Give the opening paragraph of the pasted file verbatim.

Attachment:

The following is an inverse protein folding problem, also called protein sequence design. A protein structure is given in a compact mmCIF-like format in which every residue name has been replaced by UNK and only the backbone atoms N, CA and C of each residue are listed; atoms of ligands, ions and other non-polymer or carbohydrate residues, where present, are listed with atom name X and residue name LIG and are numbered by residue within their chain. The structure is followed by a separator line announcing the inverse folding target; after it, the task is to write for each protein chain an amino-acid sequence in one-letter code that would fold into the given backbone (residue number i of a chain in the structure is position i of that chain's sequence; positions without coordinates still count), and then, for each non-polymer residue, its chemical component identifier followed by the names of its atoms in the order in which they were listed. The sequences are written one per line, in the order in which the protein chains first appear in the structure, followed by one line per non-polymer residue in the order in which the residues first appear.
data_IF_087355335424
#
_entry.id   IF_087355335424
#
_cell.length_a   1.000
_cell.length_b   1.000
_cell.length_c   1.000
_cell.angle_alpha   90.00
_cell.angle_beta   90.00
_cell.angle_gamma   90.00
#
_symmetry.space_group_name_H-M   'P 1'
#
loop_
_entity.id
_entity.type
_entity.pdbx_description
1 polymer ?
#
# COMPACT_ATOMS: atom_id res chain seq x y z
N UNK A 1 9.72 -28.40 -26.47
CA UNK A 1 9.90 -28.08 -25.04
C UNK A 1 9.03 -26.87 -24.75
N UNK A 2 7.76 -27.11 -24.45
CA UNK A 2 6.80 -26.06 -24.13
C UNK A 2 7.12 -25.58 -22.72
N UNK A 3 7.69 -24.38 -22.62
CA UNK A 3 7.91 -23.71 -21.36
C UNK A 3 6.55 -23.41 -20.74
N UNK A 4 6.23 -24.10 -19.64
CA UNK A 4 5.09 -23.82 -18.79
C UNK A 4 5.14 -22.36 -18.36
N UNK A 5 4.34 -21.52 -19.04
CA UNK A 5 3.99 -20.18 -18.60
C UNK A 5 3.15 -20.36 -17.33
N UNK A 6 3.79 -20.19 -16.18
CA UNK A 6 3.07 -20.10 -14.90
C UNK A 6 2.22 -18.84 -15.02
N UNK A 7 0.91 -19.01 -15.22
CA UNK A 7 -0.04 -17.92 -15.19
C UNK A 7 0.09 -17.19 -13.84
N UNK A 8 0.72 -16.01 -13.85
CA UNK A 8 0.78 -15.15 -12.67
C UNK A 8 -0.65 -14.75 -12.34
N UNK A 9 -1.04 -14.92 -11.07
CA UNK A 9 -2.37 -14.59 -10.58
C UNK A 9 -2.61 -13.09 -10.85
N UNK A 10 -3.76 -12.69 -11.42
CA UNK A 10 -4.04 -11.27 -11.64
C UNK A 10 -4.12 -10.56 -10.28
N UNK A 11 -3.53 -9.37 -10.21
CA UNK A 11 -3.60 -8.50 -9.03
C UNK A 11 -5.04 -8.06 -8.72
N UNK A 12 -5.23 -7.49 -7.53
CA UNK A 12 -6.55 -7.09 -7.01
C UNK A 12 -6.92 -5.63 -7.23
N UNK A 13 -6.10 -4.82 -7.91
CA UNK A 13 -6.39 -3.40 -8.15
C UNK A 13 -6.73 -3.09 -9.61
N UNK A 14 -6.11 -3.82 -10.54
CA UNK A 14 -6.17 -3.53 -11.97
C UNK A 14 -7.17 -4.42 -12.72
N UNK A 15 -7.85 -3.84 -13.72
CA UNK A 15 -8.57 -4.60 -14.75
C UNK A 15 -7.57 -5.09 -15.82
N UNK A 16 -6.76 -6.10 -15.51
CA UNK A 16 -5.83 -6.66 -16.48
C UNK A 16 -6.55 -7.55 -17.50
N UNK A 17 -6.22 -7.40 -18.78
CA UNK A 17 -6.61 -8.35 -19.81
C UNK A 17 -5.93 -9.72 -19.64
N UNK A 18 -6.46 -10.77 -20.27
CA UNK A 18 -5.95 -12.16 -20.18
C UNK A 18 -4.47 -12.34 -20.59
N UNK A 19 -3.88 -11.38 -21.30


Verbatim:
The following is an inverse protein folding problem, also called protein sequence design. A protein structure is given in a compact mmCIF-like format in which every residue name has been replaced by UNK and only the backbone atoms N, CA and C of each residue are listed; atoms of ligands, ions and other non-polymer or carbohydrate residues, where present, are listed with atom name X and residue name LIG and are numbered by residue within their chain. The structure is followed by a separator line announcing the inverse folding target; after it, the task is to write for each protein chain an amino-acid sequence in one-letter code that would fold into the given backbone (residue number i of a chain in the structure is position i of that chain's sequence; positions without coordinates still count), and then, for each non-polymer residue, its chemical component identifier followed by the names of its atoms in the order in which they were listed. The sequences are written one per line, in the order in which the protein chains first appear in the structure, followed by one line per non-polymer residue in the order in which the residues first appear.